The state contest for best yard sign belongs to the owner of farmland off I-71 in the rural stretch of Clinton County between Cincinnati and Columbus. The towering sign's message is a matter-of-fact warning: "Hell Is Real." Standing a few feet away from the hell-raising sign are a large wooden cross, a barn with a Confederate flag painted on its roof and two more signs listing the Ten Commandments -- free advice from the property owner on how best to avoid an afterlife in hell. Because when you die, as these signs clearly state, you're going to end up somewhere, and not necessarily a better place.
Life and death is this week's top story (a welcome reprieve from coverage of the Michael Jackson trial). CNN, Fox News Channel and MSNBC battled for the first reports on the morning of March 31 about Terri Schiavo, the brain-damaged woman in Florida who had become a silent participant in court battles over her life. Two weeks after her feeding tube was removed by her husband, Schiavo passed away in the glare of the public eye and political punditry. She never knew she'd become a superstar.
Death remained in the news when later that day the Vatican confirmed that the pope had received last rites. (The pope, on the other hand, always knew he was a media star). Pope John Paul II's condition worsened, and he died on April 2, a news flash more anticlimactic than surprising.
The death debate might continue thanks to CNN's Larry King and his upcoming special, Life and Death: America Speaks Out, but the public moves on to life-and-death matters of their choosing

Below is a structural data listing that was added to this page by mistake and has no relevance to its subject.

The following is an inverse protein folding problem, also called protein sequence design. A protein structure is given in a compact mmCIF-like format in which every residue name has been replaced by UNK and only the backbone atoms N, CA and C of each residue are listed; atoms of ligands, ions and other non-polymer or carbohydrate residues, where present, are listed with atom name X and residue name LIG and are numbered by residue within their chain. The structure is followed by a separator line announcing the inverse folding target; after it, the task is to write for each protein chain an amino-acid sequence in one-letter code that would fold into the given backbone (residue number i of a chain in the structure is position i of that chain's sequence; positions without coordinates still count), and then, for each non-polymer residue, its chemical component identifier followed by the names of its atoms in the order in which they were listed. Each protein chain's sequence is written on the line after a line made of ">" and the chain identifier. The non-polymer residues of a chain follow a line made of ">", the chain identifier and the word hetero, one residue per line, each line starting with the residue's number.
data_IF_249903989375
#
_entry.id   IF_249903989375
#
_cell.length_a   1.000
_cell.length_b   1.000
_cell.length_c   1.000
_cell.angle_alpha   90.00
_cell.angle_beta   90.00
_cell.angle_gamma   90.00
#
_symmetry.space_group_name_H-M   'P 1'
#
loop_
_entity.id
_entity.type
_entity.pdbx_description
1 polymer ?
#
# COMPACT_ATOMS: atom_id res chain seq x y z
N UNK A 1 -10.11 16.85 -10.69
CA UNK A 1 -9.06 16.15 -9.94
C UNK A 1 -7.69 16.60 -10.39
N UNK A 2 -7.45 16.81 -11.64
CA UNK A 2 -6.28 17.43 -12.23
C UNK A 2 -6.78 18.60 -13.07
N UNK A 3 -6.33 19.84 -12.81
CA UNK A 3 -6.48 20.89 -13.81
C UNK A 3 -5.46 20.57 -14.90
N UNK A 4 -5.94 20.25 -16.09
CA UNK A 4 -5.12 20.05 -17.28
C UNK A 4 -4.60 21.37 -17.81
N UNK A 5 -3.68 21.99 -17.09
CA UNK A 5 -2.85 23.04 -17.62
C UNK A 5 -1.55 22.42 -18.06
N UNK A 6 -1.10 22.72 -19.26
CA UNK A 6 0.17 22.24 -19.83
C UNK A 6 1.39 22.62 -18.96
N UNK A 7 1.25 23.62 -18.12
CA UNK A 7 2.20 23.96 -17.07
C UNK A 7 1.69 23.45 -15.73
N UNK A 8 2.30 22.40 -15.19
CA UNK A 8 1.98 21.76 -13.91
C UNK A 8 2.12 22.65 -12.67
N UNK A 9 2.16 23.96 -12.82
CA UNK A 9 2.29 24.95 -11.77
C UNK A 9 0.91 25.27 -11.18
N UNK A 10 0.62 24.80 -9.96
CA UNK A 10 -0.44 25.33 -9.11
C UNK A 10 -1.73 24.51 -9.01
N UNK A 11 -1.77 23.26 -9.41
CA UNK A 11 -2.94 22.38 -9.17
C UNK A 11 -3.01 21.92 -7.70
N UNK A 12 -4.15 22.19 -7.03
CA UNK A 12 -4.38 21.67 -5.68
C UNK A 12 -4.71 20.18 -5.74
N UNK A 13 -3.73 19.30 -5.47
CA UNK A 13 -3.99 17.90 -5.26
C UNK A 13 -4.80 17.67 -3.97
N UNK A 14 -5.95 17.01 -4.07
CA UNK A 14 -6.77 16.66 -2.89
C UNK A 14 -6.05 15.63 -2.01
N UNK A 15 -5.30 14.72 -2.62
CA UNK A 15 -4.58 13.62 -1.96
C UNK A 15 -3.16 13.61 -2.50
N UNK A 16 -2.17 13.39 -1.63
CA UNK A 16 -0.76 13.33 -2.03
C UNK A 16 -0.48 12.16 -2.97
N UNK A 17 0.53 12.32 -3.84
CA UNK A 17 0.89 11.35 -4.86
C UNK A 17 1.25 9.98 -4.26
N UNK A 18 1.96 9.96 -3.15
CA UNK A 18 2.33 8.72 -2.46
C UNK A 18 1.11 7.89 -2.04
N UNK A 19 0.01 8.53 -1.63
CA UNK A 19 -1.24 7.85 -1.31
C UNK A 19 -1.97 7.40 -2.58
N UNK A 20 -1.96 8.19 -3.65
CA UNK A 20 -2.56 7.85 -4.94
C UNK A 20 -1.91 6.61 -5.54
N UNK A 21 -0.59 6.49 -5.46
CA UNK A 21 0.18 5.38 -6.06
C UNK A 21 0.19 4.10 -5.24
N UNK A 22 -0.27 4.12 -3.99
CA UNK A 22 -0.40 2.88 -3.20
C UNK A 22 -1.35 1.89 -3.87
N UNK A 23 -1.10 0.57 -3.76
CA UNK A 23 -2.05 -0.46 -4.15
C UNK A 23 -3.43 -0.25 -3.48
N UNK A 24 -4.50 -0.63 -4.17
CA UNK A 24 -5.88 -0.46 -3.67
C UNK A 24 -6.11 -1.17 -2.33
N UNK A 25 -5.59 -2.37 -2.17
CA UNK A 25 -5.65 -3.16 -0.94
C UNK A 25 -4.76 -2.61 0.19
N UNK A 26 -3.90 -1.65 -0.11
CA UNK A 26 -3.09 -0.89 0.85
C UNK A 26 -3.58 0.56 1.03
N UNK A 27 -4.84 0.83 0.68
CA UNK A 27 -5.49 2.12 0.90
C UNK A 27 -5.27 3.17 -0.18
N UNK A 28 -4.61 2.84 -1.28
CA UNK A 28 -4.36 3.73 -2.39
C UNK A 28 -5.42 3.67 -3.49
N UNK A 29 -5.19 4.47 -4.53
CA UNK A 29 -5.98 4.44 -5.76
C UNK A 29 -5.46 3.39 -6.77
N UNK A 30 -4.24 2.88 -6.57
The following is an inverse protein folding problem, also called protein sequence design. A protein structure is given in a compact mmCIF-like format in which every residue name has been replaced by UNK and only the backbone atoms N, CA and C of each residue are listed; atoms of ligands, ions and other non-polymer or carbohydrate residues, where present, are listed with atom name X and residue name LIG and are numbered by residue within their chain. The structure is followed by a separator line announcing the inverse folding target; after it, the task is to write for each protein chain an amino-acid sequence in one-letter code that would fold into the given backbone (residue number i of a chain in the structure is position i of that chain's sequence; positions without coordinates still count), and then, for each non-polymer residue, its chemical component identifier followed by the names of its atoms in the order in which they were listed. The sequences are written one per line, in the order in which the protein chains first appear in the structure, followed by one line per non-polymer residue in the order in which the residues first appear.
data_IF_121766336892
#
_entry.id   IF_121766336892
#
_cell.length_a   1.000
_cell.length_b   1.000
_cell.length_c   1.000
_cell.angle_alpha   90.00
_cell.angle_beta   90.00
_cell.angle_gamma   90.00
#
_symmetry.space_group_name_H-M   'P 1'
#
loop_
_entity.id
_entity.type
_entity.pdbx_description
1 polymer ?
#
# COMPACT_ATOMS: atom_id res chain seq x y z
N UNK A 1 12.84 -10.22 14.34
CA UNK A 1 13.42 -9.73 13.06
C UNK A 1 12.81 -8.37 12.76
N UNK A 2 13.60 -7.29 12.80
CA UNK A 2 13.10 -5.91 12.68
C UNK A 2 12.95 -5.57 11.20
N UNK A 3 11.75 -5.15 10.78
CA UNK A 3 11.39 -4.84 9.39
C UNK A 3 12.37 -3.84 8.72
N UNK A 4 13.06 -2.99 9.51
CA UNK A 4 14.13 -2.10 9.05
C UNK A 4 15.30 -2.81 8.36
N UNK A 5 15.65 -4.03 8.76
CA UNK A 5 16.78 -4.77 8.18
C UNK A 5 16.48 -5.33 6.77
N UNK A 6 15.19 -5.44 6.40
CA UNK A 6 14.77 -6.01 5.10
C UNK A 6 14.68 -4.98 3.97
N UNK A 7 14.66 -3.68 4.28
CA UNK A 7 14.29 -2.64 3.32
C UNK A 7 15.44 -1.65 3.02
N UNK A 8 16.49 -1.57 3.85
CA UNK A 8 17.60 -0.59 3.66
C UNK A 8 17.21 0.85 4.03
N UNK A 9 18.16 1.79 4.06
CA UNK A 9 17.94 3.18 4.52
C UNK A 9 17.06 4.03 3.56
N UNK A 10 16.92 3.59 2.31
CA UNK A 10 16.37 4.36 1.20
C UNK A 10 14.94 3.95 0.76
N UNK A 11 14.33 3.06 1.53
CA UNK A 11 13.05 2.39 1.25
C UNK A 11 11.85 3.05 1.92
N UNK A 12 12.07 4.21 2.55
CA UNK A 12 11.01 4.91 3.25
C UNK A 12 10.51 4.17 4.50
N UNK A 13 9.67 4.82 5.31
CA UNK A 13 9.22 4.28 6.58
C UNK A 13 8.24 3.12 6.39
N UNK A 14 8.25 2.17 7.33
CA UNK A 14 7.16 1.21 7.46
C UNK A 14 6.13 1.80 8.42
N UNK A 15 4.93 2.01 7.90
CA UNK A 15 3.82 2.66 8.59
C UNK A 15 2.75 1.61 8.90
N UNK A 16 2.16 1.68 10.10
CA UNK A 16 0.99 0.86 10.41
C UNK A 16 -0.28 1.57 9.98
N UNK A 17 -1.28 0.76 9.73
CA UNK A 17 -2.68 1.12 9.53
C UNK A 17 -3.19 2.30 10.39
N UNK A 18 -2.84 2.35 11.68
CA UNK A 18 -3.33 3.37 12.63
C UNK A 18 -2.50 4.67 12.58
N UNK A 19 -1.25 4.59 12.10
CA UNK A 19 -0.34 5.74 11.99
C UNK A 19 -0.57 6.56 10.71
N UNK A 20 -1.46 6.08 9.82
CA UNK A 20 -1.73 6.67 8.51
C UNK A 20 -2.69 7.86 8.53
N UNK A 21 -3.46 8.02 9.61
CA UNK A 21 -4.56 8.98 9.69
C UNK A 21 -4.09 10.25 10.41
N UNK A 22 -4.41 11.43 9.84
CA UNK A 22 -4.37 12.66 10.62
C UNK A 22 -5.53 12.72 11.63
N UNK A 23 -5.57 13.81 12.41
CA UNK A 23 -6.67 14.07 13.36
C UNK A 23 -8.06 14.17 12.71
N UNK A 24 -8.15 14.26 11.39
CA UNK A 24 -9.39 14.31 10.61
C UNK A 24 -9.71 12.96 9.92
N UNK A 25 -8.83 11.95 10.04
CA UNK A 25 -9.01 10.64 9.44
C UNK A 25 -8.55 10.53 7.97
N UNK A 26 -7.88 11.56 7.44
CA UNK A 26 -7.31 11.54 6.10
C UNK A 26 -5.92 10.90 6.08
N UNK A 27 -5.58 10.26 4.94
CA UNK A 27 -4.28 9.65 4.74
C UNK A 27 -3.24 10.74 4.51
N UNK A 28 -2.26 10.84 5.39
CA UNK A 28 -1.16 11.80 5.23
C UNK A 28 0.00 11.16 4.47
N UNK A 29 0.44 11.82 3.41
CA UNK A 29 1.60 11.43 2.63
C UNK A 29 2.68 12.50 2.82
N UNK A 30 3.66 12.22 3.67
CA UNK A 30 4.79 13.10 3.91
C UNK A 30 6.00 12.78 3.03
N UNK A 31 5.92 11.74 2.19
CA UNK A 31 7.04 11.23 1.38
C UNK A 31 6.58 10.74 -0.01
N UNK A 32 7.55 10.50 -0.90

The most popular deaths of the week took place away from the 24-hour news channels and could be found in the stylized murders often at the hands of scantily clad femme fatales in Sin City, an adult comic book movie.
Co-directed by Robert Rodriguez and Frank Miller and starring an ensemble cast of Bruce Willis, Mickey Rourke, Brittany Murphy and Jessica Alba, Sin City accomplished the unimaginable: It matched the deaths in the news with its own pulpy bloodletting. More importantly, the film attracted crowds of young adults with a story sexier and more sordid than anything else around.
While conservative groups like the Parents Television Council continue to push for indecency prosecutions against broadcasters (U.S. Rep. F. James Sensenbrenner III recommends using criminal procedures instead of fines) and opponents like SpeakSpeak.org fight back against government anti-decency laws, movies emerge as the last oasis of free speech, gratuitous sex and violence.
Sin City and its piles of box-office cash from weekend crowds remind us that, if everyone is going to be obsessed with death, we should at least make the deaths cool to watch. Why focus on a Florida hospice when you can catch death at its most spectacular at the local multiplex?
Death is everywhere: TV news channels, newspapers and magazines, even National Public Radio -- although NPR editors can't decide whether to criticize the late pope for his failure to approve female priests and deal with the epidemic of parish child abuse cases or to jump in line with every other news outlet and praise him unconditionally. All that's left is more Michael Jackson coverage and the next movie eager to match Sin City in the blood, bullets and babes game.
But the dead have a way of coming back. Schiavo passed away after her feeding tube was removed, but you can be sure of her appearance in a very special TV movie. She'll live on in the guise of Keri Russell or Jennifer Love Hewitt or any young actress eager for a piece of the Schiavo spotlight.
As far as the pope goes, his story continues with his successor and the debate over good deeds done and left undone.
But that Ohio farmland sign beats any of the banners held up by hangers-on outside Schiavo's Florida hospice, people unwilling to let her go to the proverbial better place.
In the mind of the Ohio farmer who practices his free speech with the largest yard signs around, every town is a Sin City no matter which movie is in the theaters.